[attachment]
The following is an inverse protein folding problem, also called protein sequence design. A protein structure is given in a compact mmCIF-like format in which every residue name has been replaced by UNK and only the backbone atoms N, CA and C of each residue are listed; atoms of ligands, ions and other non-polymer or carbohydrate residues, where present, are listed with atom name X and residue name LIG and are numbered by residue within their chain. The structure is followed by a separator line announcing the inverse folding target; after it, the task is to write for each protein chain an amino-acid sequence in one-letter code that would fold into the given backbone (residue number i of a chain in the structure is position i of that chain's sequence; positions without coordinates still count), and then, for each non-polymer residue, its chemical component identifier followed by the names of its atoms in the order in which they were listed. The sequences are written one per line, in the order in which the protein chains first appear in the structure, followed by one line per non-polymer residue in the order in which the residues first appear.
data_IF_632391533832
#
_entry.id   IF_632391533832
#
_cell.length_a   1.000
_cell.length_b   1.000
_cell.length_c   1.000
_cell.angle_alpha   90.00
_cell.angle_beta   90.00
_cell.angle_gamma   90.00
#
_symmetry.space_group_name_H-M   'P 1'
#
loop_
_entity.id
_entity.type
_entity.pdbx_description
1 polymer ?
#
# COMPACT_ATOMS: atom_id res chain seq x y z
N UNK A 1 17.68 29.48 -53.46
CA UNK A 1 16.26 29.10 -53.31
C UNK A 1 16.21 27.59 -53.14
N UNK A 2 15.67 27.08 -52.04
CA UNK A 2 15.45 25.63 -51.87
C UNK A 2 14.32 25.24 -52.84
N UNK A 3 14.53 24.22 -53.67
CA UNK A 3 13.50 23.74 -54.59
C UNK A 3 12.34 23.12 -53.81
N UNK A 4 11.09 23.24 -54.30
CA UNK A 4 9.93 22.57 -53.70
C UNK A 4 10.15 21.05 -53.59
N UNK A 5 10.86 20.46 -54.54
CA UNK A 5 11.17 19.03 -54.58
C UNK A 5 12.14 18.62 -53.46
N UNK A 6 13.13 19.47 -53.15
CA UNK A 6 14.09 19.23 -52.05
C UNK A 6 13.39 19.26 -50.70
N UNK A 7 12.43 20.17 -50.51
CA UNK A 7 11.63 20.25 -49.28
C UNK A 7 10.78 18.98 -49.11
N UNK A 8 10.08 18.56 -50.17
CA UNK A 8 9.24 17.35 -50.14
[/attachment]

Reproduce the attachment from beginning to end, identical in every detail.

The following is an inverse protein folding problem, also called protein sequence design. A protein structure is given in a compact mmCIF-like format in which every residue name has been replaced by UNK and only the backbone atoms N, CA and C of each residue are listed; atoms of ligands, ions and other non-polymer or carbohydrate residues, where present, are listed with atom name X and residue name LIG and are numbered by residue within their chain. The structure is followed by a separator line announcing the inverse folding target; after it, the task is to write for each protein chain an amino-acid sequence in one-letter code that would fold into the given backbone (residue number i of a chain in the structure is position i of that chain's sequence; positions without coordinates still count), and then, for each non-polymer residue, its chemical component identifier followed by the names of its atoms in the order in which they were listed. The sequences are written one per line, in the order in which the protein chains first appear in the structure, followed by one line per non-polymer residue in the order in which the residues first appear.
data_IF_632391533832
#
_entry.id   IF_632391533832
#
_cell.length_a   1.000
_cell.length_b   1.000
_cell.length_c   1.000
_cell.angle_alpha   90.00
_cell.angle_beta   90.00
_cell.angle_gamma   90.00
#
_symmetry.space_group_name_H-M   'P 1'
#
loop_
_entity.id
_entity.type
_entity.pdbx_description
1 polymer ?
#
# COMPACT_ATOMS: atom_id res chain seq x y z
N UNK A 1 17.68 29.48 -53.46
CA UNK A 1 16.26 29.10 -53.31
C UNK A 1 16.21 27.59 -53.14
N UNK A 2 15.67 27.08 -52.04
CA UNK A 2 15.45 25.63 -51.87
C UNK A 2 14.32 25.24 -52.84
N UNK A 3 14.53 24.22 -53.67
CA UNK A 3 13.50 23.74 -54.59
C UNK A 3 12.34 23.12 -53.81
N UNK A 4 11.09 23.24 -54.30
CA UNK A 4 9.93 22.57 -53.70
C UNK A 4 10.15 21.05 -53.59
N UNK A 5 10.86 20.46 -54.54
CA UNK A 5 11.17 19.03 -54.58
C UNK A 5 12.14 18.62 -53.46
N UNK A 6 13.13 19.47 -53.15
CA UNK A 6 14.09 19.23 -52.05
C UNK A 6 13.39 19.26 -50.70
N UNK A 7 12.43 20.17 -50.51
CA UNK A 7 11.63 20.25 -49.28
C UNK A 7 10.78 18.98 -49.11
N UNK A 8 10.08 18.56 -50.17
CA UNK A 8 9.24 17.35 -50.14